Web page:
One of my early posts on this blog (before people who weren’t related to me started to read it) was entitled “Tools for Personal Learning Networks: Social Bookmarking and Citation Management.” In the post, I reviewed a number of social bookmarking tools that I thought had potential for organizing electronic resources in personal learning networks. Though the look of the Delicious interface has improved since that post, I still think the post contains an accurate description of my impressions of Delicious.
I switched to Diigo from Delicious for its annotation tools. However, my Diigo account is linked to my old Delicious account so that all of my Diigo Bookmarks are simultaneously bookmarked on my Delicious account. Because I am primarily a Diigo user, and because I don’t always tag items until after I’ve bookmarked them, my Delicious account reminds me of a neglected flower bed in need of weeding, or in this case, bundling and tagging.
Despite my preference for Diigo, Delicious is still useful for learning. The “Popular” section of Delicious is a great place to find useful information that I didn’t know I needed (If I knew I needed it, I probably would have just Googled it . . . or asked somebody.) Teachers can use Delicious and related tools as a way to store and distribute course readings and electronic course materials. Additionally, social bookmarking tools provide a way for learners to share resources, with or without the direction of a teacher. By using a common set of unique tags, individuals can add resources to a collective pool. In my experience, this works best with a small group. When a group becomes very large, as exemplified by the Connectivism and Connective Knowledge Course, the simultaneous tagging of the same resources can become unbearably redundant.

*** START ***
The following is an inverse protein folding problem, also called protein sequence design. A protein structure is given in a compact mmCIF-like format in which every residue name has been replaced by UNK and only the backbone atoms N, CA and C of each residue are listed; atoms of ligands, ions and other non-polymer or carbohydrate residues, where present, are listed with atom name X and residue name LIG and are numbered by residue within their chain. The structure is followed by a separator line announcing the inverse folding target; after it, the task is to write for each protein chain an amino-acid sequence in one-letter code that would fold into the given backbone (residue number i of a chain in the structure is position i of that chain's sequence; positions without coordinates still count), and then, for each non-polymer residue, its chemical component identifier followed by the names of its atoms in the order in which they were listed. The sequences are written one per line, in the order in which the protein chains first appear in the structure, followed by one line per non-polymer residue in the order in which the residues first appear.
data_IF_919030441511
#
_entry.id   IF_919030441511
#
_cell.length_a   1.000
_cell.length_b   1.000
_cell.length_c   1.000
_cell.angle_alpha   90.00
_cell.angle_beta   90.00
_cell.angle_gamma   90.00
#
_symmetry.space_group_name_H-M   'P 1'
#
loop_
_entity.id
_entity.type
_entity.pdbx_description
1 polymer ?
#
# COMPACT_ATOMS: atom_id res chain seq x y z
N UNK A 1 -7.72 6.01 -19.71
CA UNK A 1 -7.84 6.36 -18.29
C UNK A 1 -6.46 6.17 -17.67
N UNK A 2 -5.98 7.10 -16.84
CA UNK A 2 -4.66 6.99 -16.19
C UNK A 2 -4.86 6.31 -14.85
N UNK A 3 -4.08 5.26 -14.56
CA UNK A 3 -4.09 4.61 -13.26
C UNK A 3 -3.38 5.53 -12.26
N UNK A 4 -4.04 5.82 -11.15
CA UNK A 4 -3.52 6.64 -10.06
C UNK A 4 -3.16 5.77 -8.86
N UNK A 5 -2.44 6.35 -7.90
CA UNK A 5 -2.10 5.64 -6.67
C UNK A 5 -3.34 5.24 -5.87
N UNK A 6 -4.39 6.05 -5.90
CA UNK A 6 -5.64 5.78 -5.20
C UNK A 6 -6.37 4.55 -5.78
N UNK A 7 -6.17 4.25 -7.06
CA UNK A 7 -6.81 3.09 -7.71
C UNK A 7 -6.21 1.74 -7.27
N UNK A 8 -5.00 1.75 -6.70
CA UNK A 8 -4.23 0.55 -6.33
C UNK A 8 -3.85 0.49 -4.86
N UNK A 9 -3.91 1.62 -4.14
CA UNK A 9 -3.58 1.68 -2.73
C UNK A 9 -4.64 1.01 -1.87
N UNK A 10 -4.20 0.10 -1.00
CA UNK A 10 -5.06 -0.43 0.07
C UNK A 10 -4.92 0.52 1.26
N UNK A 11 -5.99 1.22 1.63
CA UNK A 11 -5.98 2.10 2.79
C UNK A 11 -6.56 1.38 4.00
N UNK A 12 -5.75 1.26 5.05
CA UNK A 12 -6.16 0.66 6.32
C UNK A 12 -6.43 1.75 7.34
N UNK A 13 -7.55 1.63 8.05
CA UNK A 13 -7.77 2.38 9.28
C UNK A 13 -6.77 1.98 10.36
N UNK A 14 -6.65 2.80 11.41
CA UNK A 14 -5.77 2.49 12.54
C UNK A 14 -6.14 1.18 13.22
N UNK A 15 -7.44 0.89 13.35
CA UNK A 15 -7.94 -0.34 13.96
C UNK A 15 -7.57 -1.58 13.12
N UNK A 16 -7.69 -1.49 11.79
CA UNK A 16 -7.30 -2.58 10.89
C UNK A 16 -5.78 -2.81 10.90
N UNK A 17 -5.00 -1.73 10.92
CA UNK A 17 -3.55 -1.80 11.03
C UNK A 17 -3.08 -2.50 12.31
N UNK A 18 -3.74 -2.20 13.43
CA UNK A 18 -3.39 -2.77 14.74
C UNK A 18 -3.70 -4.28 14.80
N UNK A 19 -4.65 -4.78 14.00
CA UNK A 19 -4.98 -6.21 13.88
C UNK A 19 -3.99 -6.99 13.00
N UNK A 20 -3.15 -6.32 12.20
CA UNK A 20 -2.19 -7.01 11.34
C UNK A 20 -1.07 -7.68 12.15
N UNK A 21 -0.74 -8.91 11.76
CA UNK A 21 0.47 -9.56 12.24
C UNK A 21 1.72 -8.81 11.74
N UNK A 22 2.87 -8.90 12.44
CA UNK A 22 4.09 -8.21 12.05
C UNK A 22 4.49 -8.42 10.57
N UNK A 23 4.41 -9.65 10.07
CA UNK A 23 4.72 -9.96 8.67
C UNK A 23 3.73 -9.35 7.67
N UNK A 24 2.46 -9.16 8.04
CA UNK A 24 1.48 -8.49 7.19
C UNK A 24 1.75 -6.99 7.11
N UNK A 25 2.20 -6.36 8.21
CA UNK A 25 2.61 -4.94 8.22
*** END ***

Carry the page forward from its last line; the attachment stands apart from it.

If you would like to learn more about the educational applications of social bookmarking, I recommend the following resources:
I’ve only had a Flickr account for a few months. I hadn’t used it since July and had forgotten the Yahoo ID that I had to create in order to register for the service. To regain access to my pictures, I had to call Yahoo customer service. Throughout the ordeal, one question kept running through my mind: Why won’t Flickr accept an OpenID?
My most significant educational use of Flickr has been searching Flickr for images with creative commons licenses to use in presentations and on class websites. (My original impetus for creating my Flickr account was to contribute images so I didn’t feel like such a free-loader.) Other educators are more creative than I. The best list of educational uses of Flickr that I’ve found is contained in the article, “Using Flickr in the Classroom“. It’s only two pages long, and if you are a classroom educator, I strongly recommend that you read it.
There are also many application that have been based off of the Flickr API. My favorites are fairly simple.
- Flickr related tag browser – I think it’s fun.
- Flickr Storm – I like this one because it makes it easy to find copyright information and to contact the photographer.
If you would like to look for more tools, here’s a big long list for you.